Not only is this bill illconcieved and previous, as I said the cart before the horse. It is a fraud.
This is about cutting costs, its not about getting people back to work.
Minister, the jobs are not there.
Have you not noticed that you fucked up the economy.
Look around you, you have gambled away the jobs and used the money needed to create new ones to bail out the banks, your developer cronies and Greek shipping magnates.
From your point of view, somebody had to foot the Bill, and it wasn’t going to be your friends. That’s what the Social Welfare Bill is really about. Picking the pockets of the poor to give to the rich, to repay their gambling debts.
By the way Minister, what defines a ‘suitable’ job offer? It’s not defined in this bill, another discretionary power to social welfare inspectors.
What constitutes an education and training offer. These are important questions minister, as they could be difference between life and death, the difference between being on the breadline and under it. Living in poverty is a daunting prospect a daunting reality for many in Irish society today, you are looking to condemn more to that reality with this bill.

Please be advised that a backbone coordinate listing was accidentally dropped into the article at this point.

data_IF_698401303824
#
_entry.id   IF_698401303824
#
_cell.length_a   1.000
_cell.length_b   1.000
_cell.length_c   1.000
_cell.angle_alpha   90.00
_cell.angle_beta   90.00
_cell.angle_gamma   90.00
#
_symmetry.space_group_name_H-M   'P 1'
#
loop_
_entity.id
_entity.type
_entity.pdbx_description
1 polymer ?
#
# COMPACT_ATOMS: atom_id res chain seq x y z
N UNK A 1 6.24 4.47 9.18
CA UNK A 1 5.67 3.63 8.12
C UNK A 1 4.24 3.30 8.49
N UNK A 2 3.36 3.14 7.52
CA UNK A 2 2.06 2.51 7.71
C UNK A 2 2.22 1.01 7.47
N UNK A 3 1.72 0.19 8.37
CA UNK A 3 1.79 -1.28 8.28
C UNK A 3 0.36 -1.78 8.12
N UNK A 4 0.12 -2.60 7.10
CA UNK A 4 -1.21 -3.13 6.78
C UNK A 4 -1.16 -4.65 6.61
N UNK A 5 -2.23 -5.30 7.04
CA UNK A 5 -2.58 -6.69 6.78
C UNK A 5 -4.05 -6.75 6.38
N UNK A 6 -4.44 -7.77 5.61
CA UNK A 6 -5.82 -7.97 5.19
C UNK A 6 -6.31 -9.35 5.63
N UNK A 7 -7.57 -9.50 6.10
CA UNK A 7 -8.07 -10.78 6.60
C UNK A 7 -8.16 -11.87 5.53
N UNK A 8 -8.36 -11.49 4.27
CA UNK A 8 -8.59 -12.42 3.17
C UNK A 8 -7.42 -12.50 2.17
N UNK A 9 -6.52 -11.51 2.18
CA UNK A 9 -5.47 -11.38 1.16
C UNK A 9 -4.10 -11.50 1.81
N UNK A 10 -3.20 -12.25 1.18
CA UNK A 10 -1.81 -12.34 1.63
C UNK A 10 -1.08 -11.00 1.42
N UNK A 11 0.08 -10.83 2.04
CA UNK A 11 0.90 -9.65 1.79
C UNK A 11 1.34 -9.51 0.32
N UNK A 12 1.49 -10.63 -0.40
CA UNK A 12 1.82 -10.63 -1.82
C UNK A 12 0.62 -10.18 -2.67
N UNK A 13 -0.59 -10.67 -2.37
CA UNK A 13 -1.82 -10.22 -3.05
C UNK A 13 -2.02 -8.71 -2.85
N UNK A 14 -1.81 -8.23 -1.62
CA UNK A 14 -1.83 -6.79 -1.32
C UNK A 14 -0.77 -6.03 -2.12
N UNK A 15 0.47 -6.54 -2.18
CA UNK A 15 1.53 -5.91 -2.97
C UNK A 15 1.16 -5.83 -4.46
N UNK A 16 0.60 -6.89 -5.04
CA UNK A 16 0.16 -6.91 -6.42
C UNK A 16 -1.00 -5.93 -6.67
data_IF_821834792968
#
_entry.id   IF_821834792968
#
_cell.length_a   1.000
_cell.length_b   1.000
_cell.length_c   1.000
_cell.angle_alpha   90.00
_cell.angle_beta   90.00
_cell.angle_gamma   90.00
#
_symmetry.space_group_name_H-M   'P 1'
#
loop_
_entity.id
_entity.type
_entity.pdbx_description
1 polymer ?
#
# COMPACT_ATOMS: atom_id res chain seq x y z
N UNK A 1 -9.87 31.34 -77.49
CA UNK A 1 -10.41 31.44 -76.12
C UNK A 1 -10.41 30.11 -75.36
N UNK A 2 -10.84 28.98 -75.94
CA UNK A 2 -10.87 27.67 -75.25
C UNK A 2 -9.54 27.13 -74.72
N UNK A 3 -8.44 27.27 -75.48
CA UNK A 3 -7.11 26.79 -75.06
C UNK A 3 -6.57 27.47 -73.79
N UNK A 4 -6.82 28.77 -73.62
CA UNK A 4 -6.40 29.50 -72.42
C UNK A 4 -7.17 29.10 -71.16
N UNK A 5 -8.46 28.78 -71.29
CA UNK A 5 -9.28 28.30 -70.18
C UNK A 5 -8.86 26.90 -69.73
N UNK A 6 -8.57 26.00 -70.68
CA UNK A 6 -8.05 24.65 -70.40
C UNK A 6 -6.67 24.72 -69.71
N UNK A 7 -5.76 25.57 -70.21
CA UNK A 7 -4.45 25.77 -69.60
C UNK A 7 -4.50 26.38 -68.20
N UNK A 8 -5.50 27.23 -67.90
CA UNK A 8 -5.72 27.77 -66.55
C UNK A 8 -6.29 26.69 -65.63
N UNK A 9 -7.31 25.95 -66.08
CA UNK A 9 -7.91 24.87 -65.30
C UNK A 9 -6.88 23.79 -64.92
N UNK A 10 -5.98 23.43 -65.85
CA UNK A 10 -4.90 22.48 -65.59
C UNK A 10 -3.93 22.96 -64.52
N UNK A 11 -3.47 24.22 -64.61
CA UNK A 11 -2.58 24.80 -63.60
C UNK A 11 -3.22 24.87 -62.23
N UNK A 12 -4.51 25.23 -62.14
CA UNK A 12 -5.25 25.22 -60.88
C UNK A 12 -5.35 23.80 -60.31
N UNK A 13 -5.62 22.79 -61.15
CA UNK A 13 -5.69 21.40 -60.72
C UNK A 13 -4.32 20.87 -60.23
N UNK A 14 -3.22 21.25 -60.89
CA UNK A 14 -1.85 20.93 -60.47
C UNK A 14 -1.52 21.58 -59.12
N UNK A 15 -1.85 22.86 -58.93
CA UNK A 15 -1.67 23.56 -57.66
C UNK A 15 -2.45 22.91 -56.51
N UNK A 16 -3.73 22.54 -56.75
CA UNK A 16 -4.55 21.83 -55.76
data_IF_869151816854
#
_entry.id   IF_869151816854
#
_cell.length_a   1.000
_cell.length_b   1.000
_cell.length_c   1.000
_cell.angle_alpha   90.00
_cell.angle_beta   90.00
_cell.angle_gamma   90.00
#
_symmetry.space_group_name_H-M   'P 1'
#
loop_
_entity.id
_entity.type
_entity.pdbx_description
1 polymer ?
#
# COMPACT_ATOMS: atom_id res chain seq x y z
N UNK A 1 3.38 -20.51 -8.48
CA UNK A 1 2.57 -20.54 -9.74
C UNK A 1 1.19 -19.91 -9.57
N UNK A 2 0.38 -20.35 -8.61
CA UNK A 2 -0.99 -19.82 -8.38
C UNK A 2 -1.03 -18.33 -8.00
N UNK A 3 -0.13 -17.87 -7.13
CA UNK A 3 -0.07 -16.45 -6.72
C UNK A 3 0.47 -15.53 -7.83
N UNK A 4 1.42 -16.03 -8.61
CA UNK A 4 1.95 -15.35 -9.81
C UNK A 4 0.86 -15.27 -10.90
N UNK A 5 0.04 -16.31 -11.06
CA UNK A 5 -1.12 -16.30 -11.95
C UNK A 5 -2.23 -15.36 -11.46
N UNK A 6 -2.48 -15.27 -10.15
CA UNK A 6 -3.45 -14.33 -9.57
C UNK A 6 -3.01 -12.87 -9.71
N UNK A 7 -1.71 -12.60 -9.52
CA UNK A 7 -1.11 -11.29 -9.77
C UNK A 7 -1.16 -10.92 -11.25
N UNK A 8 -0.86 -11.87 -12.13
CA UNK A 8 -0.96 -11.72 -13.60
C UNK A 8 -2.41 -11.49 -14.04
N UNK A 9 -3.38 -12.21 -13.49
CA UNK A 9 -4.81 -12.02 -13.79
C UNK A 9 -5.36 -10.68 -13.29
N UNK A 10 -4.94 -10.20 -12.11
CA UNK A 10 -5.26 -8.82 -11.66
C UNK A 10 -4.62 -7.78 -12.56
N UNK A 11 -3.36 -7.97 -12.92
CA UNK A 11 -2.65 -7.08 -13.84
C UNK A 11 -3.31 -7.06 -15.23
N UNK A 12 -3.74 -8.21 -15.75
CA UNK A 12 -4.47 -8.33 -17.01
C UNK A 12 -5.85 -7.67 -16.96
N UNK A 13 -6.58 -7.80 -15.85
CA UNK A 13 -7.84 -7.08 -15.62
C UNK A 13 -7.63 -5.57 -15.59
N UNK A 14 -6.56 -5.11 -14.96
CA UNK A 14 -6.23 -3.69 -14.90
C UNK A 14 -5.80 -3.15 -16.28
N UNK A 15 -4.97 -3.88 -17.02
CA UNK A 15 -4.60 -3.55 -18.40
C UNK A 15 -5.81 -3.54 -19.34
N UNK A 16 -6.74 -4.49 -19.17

What of the minimum wage, minister can you guarantee that there will be no reduction to the national minimum wage?
I doubt it, because the indication to date is that is the next target for cuts.
With this Bill the government are putting their shoes on before their socks.
Getting people back to work will not happen as a result of unfair cuts to jobseekers payments. It will happen when there are meaningful and appropriate training, education or work placements for everyone within 3 months of becoming unemployed. And most of all it will happen with the creation of jobs.
The reality is that there is a gaping hole where appropriate education and training opportunities should be, .
We are now over two years into an unprecedented economic crisis and this government cannot even come up with a jobs creation strategy. Such ineptness deserves to be punished, roll on the election.
What of the government’s much hyped Work Placement Programme it isn’t delivering with less than ½ of its miniscule 2,000 places filled.
And of the only 2,500 college places supposedly created for jobseekers in Budget April 2009, 35% remain unfilled, because the supports aren’t there. That’s the activation measures, minister. Talk to the Minister for Eductaion.